QT #3: It would stun us if Korir and/or Jeilan contended here. Jeilan was 27 seconds back of Gebremeskel at Carlsbad. Korir was dead last in the Doha 3000 at 8:10. We just hope the young talents take steps in the right direction. Jeilan is still just 23 and Korir 19.
2:43 pm ET Men’s 800: The David Rudisha Show Returns To New York
David Rudisha mesmerized the New York crowd last year with a 1:41.74 win that in hindsight was a good omen for what he’d accomplish in London. Second place was nearly three seconds back last year (1:44.49).
We expect Rudisha to dominate again this year and would be surprised if anyone in the field finishes within one second of him.
The one on paper who most likely would be closest to Rudisha is Kenya’s 18-year old Olympic bronze medallist, Timothy Kitum, who ran a stellar 1:42.53 in 2012. However, Kitum was dead last in Doha (1:46.54) two weeks ago so he’ll have to run way better than that here.
There is a guy in the field who was within a second of Rudisha’s 1:43.87 win in Doha – France’s young, bright hope Pierre-Ambroise Bosse. In Doha, Bosse came away with a very strong 4th place finish and gave himself a nice early birthday present (he turned 21 the next day) – a lifetime pb of 1:44.77 (previous pb 1:44.97).
But in that race Bosse and the whole field was helped by the fact that it was Rudisha’s opener and by Ethiopia’s Mohamed Aman who wasn’t afraid to try to run with Rudisha as Aman bridged the gap between Rudisha and everyone else.
Will anyone have the guts to try to stay close Rudisha in New York?
They might try it but we doubt they’ll be successful.
There are two Americans in the field and they have contrasting styles of racing as one is a front runner and one comes from behind and they also come in with totally different amounts of confidence. The front runner, Erik Sowinski, is sky high right now as indoors he set an American record at 600 and won the US indoor 800 title, and then last weekend won in Puerto Rico after coming close to his 1:45.90 pb by running 1:46.02 at Mt. Sac.
The big kicker Robby Andrews comes in probably feeling like he got kicked in the gut last week at Oxy, where his attempt to become a 1,500 runner hit another big bump as he finished just 42nd – yes 42nd – in 3:43.52.
Indoors at USAs, Andrews’ patented late charge from the back of the pack nearly gave him the US title over Sowinski but he ended up just .04 short (1:47.13 to Sowinski’s 1:47.09).
Olympic finalist Andrew Osagie is also in the race. Amazingly his 1:43.77 at the Olympics beat no one last year. He also was in Doha two weeks ago and ran 1:45.41, the third best seasonal best in the field.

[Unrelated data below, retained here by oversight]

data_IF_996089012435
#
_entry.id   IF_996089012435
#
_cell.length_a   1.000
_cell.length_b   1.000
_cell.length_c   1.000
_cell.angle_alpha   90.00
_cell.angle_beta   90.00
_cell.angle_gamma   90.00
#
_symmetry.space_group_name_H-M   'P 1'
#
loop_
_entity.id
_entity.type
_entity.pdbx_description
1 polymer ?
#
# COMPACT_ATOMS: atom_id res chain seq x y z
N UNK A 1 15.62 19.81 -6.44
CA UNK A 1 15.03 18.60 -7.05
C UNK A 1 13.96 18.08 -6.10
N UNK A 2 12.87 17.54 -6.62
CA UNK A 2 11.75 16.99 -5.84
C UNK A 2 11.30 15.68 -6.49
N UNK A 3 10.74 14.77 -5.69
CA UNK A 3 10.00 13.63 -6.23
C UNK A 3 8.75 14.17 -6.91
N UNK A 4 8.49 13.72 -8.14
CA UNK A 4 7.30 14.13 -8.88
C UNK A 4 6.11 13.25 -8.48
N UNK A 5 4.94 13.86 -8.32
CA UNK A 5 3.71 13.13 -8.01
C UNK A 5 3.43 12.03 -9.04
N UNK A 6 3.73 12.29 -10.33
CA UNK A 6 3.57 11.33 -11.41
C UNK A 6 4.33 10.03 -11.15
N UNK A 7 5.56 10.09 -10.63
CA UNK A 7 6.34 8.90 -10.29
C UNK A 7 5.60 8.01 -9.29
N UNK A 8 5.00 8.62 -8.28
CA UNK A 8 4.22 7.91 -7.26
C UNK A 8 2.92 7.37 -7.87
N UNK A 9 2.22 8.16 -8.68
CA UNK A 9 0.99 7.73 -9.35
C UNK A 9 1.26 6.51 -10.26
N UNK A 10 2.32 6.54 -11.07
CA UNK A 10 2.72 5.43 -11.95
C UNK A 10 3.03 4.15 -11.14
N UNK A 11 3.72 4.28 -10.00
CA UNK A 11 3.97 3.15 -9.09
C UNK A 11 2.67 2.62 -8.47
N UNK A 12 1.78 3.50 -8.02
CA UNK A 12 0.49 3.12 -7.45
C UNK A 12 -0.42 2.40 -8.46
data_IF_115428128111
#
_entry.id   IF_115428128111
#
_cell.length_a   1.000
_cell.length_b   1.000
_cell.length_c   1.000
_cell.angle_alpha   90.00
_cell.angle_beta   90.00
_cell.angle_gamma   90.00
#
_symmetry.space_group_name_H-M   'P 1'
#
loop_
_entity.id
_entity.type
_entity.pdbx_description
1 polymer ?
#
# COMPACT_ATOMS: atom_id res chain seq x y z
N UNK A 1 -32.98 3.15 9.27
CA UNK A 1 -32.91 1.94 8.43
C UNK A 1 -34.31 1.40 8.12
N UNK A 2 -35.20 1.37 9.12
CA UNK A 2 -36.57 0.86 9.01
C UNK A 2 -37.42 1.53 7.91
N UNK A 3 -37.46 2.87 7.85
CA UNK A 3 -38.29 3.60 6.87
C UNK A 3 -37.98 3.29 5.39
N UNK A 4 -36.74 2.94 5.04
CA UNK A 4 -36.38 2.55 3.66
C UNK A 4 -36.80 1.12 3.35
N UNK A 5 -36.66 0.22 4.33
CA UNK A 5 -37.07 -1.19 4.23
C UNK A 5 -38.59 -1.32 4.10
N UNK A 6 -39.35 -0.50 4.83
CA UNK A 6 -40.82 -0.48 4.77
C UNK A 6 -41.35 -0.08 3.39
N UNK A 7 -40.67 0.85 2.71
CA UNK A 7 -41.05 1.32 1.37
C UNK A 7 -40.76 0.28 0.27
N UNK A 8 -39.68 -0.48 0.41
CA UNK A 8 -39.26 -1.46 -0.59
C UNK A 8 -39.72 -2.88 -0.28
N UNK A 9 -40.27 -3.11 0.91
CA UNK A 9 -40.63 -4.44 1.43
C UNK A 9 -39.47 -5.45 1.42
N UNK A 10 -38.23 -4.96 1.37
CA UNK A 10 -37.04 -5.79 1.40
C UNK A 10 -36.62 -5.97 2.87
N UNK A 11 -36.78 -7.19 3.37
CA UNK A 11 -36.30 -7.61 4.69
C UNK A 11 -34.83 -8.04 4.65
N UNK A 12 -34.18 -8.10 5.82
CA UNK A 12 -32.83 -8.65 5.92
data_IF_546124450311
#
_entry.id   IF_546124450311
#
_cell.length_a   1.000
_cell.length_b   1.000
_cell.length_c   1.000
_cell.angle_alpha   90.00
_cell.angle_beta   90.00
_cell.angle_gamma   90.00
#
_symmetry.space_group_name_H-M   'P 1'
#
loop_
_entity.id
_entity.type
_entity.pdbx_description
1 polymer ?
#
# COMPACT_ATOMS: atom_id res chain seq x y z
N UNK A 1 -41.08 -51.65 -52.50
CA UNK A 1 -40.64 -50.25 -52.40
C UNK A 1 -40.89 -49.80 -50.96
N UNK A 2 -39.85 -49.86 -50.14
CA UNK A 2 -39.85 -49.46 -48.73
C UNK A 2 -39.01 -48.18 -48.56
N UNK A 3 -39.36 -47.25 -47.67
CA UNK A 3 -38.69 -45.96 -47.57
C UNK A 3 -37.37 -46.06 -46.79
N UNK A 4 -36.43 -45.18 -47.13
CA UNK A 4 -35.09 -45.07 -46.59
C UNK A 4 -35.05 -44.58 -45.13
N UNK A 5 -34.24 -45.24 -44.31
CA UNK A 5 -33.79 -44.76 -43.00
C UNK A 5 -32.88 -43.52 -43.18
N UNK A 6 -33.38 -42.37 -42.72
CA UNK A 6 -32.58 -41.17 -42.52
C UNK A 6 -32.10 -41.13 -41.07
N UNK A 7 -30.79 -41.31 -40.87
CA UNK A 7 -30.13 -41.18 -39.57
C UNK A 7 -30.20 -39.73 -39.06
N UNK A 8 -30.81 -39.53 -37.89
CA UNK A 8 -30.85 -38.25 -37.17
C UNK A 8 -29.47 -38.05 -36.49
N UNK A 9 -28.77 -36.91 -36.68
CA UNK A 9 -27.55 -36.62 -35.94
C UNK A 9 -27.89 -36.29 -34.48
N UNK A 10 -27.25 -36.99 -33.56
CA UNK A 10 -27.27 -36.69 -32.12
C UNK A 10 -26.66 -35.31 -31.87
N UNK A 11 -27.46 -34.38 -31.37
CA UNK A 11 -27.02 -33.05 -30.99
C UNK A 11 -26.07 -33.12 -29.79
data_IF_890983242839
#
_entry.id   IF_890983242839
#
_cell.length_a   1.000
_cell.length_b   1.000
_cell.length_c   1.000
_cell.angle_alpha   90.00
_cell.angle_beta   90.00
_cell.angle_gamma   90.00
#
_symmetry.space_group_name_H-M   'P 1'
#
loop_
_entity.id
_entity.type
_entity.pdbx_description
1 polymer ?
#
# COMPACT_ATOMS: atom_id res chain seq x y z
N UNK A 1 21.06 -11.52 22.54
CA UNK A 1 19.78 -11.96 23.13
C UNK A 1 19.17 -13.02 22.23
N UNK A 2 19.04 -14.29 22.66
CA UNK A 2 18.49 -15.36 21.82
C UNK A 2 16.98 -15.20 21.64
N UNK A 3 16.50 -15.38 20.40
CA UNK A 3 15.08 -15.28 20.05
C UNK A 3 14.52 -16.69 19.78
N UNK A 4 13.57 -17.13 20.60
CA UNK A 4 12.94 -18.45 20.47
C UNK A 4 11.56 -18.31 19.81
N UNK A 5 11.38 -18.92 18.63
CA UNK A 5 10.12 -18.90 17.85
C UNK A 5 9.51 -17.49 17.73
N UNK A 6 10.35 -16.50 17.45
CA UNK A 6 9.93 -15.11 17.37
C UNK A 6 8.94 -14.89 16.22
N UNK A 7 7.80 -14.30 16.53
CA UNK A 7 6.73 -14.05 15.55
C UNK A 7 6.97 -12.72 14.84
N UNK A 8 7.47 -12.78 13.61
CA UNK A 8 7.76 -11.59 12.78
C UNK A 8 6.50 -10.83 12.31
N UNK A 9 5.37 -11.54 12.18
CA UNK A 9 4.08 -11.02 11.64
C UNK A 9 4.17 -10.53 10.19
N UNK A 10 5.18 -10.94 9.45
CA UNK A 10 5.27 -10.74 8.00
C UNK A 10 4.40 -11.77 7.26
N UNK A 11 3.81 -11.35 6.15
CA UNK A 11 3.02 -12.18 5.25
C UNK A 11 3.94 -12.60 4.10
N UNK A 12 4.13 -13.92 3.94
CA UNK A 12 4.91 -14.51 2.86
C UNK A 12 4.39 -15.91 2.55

2009 world champion and 2004 Olympic silver medalist Mbulaeni Mulaudzi returns to the Diamond League circuit for the first time since 2011. Last year, he didn’t race after going undefeated and running well at home in South African in April. Since becoming world champion in 2009, he’s struggled mightily with injury and illness. At 32, it’s probably not getting any easier to keep it all together.
2008 Olympic 1,500 silver medallist Nick Willis also is in the field. Heading into last week’s Shanghai 1,500, he was sporting a seven race win streak. Even if the 1,500 specialist hadn’t lost in Shanghai after falling, he had already admitted that he’s going to lose to Rudisha in New York, but he’s got a great attitude about it as the told David Monti earlier this month: “To run against the world record-holder is something that I will be able to show my kids one day. It’s also the closest guarantee for perfect pace-making, which means I can settle in and hang on for as long as I can!”
Quick Take (QT) #1: One reason why we think no one will finish within a second of Rudisha is this race features the best rabbit in the business in American Matt Scherer. He’ll guide Rudisha perfectly through the first 400 and not gap him like so many rabbits tend to do.
QT #2: The drop down to 800 should do wonders for Andrews who can’t be real confident right now in the 1,500/mile. Last year, he was fifth in New York in 1:45.06. If he beats Sowinski here, does he maybe consider going after the Moscow team at 800 or does he stick with the 1,500?
QT #3: Sowinski and Bosse raced at 600m in Moscow this year where Bosse won in 1:15.63 – .36 ahead of Sowisnki.
QT #4: Take a minute and watch Rudisha’s run from last year. It was special.
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Editor’s note: The adidas Grand Prix is an advertiser on LetsRun.com. They and LRC want you to get your butts in the stands. This piece is not part of any advertising package.